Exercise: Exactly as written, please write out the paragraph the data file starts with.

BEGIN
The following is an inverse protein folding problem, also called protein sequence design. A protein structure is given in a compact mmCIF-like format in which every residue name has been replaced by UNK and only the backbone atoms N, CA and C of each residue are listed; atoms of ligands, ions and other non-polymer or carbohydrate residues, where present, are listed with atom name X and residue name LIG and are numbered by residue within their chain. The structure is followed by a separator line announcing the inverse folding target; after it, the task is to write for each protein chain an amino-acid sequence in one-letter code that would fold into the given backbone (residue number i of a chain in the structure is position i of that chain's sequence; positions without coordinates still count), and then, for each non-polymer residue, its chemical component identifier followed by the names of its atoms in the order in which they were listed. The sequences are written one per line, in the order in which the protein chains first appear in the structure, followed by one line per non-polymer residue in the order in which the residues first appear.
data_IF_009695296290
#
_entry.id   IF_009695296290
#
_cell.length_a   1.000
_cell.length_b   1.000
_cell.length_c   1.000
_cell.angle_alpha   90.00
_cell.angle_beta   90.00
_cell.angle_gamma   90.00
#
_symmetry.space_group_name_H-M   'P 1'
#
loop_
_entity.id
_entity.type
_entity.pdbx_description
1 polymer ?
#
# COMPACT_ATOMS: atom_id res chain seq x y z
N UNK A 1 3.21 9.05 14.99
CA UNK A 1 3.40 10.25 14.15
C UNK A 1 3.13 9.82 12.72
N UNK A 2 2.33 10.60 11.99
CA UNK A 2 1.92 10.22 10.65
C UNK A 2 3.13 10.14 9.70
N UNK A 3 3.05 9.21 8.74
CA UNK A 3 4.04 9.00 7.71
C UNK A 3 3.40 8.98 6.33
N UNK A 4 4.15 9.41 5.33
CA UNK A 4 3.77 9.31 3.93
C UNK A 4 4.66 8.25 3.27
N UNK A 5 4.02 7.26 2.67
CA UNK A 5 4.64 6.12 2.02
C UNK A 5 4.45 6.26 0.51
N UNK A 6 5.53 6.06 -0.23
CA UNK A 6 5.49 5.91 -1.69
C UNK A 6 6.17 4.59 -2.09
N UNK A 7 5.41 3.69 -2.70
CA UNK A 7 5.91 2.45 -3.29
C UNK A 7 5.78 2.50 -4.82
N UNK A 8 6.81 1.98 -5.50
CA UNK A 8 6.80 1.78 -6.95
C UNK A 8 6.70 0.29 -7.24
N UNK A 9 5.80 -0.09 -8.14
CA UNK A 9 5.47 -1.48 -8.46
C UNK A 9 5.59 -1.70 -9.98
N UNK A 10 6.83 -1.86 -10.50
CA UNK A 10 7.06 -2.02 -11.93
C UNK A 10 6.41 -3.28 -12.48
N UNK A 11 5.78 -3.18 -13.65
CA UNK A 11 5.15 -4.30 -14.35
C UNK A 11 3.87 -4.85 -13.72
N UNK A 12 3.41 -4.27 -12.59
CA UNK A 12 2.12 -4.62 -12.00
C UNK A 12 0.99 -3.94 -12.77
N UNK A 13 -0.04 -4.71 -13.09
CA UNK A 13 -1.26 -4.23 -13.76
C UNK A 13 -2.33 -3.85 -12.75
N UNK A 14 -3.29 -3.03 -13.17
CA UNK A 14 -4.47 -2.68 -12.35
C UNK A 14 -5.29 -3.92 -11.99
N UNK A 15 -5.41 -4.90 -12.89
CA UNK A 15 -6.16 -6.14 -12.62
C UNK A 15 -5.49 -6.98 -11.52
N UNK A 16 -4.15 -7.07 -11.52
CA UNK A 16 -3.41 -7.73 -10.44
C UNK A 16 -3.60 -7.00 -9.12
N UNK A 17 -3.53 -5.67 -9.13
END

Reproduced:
The following is an inverse protein folding problem, also called protein sequence design. A protein structure is given in a compact mmCIF-like format in which every residue name has been replaced by UNK and only the backbone atoms N, CA and C of each residue are listed; atoms of ligands, ions and other non-polymer or carbohydrate residues, where present, are listed with atom name X and residue name LIG and are numbered by residue within their chain. The structure is followed by a separator line announcing the inverse folding target; after it, the task is to write for each protein chain an amino-acid sequence in one-letter code that would fold into the given backbone (residue number i of a chain in the structure is position i of that chain's sequence; positions without coordinates still count), and then, for each non-polymer residue, its chemical component identifier followed by the names of its atoms in the order in which they were listed. The sequences are written one per line, in the order in which the protein chains first appear in the structure, followed by one line per non-polymer residue in the order in which the residues first appear.